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Story first posted on on September 15, 2021Dog owners in Boise will soon be able to catch a break on dog license fees to entice more residents to register their pets.

Avid dog lover City Council Member TJ Thomson worked with City Council President Elaine Clegg and City Council Member Patrick Bageant over the summer to put together a policy to encourage dog licensure by giving owners a price cut and discounts for renewal.

Thomson said his goal is to increase Boise’s dog license rate from 18% up to 30%, which is the highest rate of any city he and Clegg could find in their research.

“Dog licensing helps offset some of the costs associated with animal enforcement in our city, but by far and away, the most important reason to license your furry pal is to ensure you can get him or her home in case they are lost,” Thomson said. “With that tag, it ensures there is more likelihood of success.”

How much is the discount?

Under the new program, anyone who licenses their dog will pay no fee for the first six months. Then the license for spayed or neutered animals would drop from $20 to $15, and non-spayed or neutered animal licenses would decrease from the mid $50 range to $35 annually. If you choose to renew, you get a 25% discount.

This is a slightly different version of the program Thomson floated to the city council earlier this summer. It’s on top of the rewrite of Boise’s animal code Thomson started pushing for in 2019 and finally passed into city code earlier this year.

According to Boise’s Department of Finance and Administration analysis of the program, the combination of the loss of revenue, additional staff time, a one-time marketing campaign to promote the price drop, and changes to the city’s computer system will cost $96,978. But, if the city reaches its goal of raising the licensure rate to 30%, it will bring in an additional $15,216 in revenue.

More possible changes down the road

City Council Members unanimously voted for the idea and praised Thomson for his diligence in advocating for man’s best friend. Bageant joined his colleagues in praising Thomson, but he noted that microchip technology might make dog licenses obsolete in a few decades.

“I have always been a little bit unsure about dog licensing in Boise because I understand the purpose and allow our code enforcement people to identify whose animals are whose, but it’s a situation where technology has overtaken the old way of doing it,” he said.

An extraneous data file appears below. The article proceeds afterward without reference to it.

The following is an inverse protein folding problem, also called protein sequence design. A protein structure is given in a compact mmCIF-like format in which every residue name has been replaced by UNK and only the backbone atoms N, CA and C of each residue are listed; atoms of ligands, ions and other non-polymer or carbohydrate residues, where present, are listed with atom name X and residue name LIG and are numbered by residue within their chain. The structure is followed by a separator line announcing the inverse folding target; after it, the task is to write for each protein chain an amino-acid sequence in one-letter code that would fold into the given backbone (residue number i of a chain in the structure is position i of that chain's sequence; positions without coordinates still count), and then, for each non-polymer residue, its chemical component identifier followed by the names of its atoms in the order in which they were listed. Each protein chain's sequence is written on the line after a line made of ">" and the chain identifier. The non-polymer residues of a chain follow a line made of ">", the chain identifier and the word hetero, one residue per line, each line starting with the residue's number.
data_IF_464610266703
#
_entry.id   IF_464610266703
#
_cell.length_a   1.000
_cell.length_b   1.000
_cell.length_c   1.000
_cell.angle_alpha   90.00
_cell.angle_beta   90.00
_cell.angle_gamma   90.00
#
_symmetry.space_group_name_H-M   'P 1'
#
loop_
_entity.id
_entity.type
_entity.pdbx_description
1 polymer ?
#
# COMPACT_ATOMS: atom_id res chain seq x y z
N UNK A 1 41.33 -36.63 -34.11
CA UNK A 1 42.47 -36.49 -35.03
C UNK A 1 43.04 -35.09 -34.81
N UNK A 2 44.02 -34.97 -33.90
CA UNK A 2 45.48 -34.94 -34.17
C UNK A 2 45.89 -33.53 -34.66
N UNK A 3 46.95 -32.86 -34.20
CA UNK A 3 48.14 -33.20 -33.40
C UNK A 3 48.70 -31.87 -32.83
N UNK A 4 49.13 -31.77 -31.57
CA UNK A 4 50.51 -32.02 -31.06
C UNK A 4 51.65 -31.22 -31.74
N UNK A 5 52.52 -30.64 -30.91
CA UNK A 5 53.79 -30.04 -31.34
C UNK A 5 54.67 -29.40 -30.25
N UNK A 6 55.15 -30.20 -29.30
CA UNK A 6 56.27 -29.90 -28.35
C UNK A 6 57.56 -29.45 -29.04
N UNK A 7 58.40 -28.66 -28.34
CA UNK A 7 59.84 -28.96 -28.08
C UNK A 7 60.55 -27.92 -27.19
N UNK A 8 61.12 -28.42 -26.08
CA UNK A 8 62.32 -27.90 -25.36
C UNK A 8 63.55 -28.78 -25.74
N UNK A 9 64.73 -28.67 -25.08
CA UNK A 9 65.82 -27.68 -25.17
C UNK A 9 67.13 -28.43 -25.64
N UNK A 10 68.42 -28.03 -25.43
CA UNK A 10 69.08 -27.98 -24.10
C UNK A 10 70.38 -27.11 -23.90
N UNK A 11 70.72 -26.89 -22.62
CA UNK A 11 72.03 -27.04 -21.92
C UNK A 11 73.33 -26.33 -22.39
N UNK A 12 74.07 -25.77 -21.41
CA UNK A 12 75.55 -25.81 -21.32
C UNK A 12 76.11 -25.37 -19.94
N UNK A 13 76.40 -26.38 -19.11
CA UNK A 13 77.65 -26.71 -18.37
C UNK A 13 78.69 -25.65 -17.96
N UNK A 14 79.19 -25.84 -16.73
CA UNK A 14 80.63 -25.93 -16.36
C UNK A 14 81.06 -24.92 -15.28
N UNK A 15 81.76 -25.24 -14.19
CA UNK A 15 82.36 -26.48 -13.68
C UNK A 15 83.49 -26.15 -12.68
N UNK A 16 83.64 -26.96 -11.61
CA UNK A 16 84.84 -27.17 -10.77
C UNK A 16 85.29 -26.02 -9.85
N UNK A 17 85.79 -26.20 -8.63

Thomson suggested in the future city council could look at adding a one or two-dollar discount on licenses for dog owners who say their animals are microchipped to encourage the practice. He also suggested the possibility of a discount for low-income residents, a policy that has had success in Minneapolis.

Clegg said the city clerk’s office is also studying several other reforms to animal code enforcement for the coming years. Some possible ideas include the ability for animal enforcement officers to be able to issue a license to someone in the field, instead of writing a ticket for going without one and allowing them one attempt to return a lost dog to an owner with a license instead of taking it immediately to the shelter.

Beware: Hot asphalt

City Council Members also gave the green light to another proposal from Thomson to install signs warning pet owners of hot asphalt.

“I’ve been in contact with citizens in our city that have brought this to my attention of having these hot asphalt warning signs placed within the city, primarily within parks, showing how hot the asphalt is depending on the air temperature to serve as an educational campaign for when someone is out with their pup they can realize how quickly their paws can be burnt, and sometimes severely, in a short amount of time.”

The one-time $15,000 expense will include installing 18 signs at strategic locations, including Willow Lane Athletic Complex, Veterans Memorial Park, Ann Morrison Park, Julia Davis Park, Kristin Armstrong Municipal Park, and two signs on the Greenbelt near Marianne Williams Park.

He suggested a second phase of at least 15 signs in all parks where dogs are allowed off-leash year-round or seasonally.

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